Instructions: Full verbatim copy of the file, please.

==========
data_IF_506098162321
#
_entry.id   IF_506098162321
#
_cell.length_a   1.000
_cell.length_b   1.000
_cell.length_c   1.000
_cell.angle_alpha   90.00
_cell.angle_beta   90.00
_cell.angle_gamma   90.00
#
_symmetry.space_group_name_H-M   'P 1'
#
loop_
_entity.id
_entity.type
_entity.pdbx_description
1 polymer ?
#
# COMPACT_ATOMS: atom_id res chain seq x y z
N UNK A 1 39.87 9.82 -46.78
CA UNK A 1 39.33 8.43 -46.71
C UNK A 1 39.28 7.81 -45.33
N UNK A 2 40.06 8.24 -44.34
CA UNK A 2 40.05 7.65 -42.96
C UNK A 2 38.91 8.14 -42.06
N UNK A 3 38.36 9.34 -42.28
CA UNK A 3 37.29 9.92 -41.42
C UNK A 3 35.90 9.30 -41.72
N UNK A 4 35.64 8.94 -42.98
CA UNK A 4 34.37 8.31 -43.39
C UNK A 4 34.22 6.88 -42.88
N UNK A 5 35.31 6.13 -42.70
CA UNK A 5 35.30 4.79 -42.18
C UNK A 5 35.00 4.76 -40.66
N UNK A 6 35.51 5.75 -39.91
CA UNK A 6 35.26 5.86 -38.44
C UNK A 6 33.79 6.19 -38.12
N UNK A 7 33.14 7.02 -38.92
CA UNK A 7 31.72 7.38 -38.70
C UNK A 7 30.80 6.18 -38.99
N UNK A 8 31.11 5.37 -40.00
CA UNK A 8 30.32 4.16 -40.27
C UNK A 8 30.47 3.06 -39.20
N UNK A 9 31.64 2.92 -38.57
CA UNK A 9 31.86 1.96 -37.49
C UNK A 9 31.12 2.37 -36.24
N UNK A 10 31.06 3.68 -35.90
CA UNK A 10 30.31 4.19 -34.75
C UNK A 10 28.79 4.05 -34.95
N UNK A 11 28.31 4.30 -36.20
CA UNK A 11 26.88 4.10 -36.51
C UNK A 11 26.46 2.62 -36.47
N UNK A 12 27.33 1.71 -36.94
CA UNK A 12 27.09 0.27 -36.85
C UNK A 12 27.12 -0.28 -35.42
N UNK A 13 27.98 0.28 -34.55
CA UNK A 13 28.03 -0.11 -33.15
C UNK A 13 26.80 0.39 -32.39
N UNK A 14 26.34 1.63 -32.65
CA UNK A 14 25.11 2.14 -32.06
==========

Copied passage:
data_IF_506098162321
#
_entry.id   IF_506098162321
#
_cell.length_a   1.000
_cell.length_b   1.000
_cell.length_c   1.000
_cell.angle_alpha   90.00
_cell.angle_beta   90.00
_cell.angle_gamma   90.00
#
_symmetry.space_group_name_H-M   'P 1'
#
loop_
_entity.id
_entity.type
_entity.pdbx_description
1 polymer ?
#
# COMPACT_ATOMS: atom_id res chain seq x y z
N UNK A 1 39.87 9.82 -46.78
CA UNK A 1 39.33 8.43 -46.71
C UNK A 1 39.28 7.81 -45.33
N UNK A 2 40.06 8.24 -44.34
CA UNK A 2 40.05 7.65 -42.96
C UNK A 2 38.91 8.14 -42.06
N UNK A 3 38.36 9.34 -42.28
CA UNK A 3 37.29 9.92 -41.42
C UNK A 3 35.90 9.30 -41.72
N UNK A 4 35.64 8.94 -42.98
CA UNK A 4 34.37 8.31 -43.39
C UNK A 4 34.22 6.88 -42.88
N UNK A 5 35.31 6.13 -42.70
CA UNK A 5 35.30 4.79 -42.18
C UNK A 5 35.00 4.76 -40.66
N UNK A 6 35.51 5.75 -39.91
CA UNK A 6 35.26 5.86 -38.44
C UNK A 6 33.79 6.19 -38.12
N UNK A 7 33.14 7.02 -38.92
CA UNK A 7 31.72 7.38 -38.70
C UNK A 7 30.80 6.18 -38.99
N UNK A 8 31.11 5.37 -40.00
CA UNK A 8 30.32 4.16 -40.27
C UNK A 8 30.47 3.06 -39.20
N UNK A 9 31.64 2.92 -38.57
CA UNK A 9 31.86 1.96 -37.49
C UNK A 9 31.12 2.37 -36.24
N UNK A 10 31.06 3.68 -35.90
CA UNK A 10 30.31 4.19 -34.75
C UNK A 10 28.79 4.05 -34.95
N UNK A 11 28.31 4.30 -36.20
CA UNK A 11 26.88 4.10 -36.51
C UNK A 11 26.46 2.62 -36.47
N UNK A 12 27.33 1.71 -36.94
CA UNK A 12 27.09 0.27 -36.85
C UNK A 12 27.12 -0.28 -35.42
N UNK A 13 27.98 0.28 -34.55
CA UNK A 13 28.03 -0.11 -33.15
C UNK A 13 26.80 0.39 -32.39
N UNK A 14 26.34 1.63 -32.65
CA UNK A 14 25.11 2.14 -32.06